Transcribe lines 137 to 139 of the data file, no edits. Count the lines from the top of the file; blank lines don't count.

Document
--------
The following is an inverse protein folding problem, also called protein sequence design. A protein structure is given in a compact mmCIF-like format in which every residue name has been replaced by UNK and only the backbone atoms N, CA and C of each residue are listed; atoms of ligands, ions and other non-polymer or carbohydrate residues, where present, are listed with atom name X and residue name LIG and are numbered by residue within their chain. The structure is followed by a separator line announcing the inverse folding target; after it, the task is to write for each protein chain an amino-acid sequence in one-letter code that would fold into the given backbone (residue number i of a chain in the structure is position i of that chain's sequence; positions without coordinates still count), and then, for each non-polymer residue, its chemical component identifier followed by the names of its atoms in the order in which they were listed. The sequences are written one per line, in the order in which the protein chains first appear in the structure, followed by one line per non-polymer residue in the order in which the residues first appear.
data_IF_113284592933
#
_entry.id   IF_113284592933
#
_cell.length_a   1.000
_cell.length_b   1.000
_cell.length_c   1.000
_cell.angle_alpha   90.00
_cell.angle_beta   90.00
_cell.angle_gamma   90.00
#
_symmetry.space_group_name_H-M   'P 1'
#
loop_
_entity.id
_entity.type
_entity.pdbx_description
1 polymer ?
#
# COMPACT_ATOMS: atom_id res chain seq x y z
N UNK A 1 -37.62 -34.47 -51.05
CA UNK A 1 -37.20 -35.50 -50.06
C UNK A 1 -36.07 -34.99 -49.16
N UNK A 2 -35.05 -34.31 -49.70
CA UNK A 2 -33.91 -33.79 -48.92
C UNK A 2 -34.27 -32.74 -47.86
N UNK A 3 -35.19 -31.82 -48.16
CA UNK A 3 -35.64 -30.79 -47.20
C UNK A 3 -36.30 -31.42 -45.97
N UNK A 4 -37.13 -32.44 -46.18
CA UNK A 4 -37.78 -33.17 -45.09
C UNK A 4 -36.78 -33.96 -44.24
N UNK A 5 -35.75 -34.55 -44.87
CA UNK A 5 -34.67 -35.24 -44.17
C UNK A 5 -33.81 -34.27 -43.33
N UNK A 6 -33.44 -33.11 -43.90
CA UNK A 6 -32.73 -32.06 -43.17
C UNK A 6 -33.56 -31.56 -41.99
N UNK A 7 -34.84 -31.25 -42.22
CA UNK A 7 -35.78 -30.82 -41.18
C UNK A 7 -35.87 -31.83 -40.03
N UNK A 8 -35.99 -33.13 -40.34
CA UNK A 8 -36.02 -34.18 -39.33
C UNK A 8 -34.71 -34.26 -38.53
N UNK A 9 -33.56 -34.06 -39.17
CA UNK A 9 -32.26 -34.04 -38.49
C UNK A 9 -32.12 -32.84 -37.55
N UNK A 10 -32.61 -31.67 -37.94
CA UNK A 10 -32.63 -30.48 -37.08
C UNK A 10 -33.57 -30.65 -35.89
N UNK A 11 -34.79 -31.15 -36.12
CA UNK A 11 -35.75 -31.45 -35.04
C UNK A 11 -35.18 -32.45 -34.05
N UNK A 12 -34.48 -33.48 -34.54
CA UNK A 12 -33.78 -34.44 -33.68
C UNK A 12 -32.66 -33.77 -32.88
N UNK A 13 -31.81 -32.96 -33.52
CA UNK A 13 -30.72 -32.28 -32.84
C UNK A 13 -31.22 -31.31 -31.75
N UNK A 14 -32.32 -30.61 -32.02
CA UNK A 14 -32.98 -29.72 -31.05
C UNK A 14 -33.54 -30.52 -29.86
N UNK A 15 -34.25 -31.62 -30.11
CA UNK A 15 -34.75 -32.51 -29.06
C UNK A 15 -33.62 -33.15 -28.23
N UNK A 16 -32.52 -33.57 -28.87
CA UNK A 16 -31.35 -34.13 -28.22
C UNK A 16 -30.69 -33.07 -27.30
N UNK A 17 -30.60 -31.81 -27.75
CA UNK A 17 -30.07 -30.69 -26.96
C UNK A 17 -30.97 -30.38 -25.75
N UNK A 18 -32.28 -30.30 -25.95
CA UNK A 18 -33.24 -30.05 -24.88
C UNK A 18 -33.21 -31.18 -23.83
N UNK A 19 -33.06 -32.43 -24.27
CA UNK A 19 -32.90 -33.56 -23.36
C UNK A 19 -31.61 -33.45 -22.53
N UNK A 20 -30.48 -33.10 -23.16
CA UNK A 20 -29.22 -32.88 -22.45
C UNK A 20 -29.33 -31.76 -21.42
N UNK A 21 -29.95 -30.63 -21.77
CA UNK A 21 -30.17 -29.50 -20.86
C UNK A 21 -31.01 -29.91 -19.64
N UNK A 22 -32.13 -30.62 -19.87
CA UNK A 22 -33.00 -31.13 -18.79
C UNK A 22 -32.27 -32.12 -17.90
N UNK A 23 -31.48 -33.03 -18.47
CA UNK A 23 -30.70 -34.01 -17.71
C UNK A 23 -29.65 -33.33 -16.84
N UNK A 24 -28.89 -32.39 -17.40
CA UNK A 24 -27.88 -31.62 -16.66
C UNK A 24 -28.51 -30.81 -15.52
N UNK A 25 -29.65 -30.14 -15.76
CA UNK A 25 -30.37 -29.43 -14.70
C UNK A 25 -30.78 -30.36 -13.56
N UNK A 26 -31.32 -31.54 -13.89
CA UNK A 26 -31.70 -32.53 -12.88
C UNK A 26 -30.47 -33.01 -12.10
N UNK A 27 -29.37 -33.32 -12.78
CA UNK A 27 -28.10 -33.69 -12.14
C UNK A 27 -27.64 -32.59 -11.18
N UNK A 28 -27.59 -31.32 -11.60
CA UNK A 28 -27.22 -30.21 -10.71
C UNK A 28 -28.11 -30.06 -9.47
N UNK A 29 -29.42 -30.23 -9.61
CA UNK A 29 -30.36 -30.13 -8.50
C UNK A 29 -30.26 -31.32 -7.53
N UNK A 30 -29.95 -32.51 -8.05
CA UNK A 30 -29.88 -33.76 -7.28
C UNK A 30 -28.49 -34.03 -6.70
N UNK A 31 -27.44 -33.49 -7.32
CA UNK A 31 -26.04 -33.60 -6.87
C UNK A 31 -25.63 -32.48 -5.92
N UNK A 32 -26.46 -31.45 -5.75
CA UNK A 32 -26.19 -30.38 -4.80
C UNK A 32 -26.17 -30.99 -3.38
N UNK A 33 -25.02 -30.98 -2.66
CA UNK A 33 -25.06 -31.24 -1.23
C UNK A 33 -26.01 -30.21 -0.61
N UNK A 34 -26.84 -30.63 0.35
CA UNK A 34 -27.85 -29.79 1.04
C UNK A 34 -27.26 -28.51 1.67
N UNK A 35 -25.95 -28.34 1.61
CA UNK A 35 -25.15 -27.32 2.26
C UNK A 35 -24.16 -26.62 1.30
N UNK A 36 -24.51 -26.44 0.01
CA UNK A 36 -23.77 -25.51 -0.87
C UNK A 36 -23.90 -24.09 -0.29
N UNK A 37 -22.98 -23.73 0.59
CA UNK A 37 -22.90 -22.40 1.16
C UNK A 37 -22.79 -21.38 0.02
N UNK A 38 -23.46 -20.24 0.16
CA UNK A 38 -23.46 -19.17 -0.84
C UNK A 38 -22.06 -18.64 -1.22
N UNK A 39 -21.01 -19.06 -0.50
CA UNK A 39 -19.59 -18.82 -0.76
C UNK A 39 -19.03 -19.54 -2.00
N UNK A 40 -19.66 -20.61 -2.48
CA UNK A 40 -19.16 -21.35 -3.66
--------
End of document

CA UNK A 39 -19.59 -18.82 -0.76
C UNK A 39 -19.03 -19.54 -2.00
N UNK A 40 -19.66 -20.61 -2.48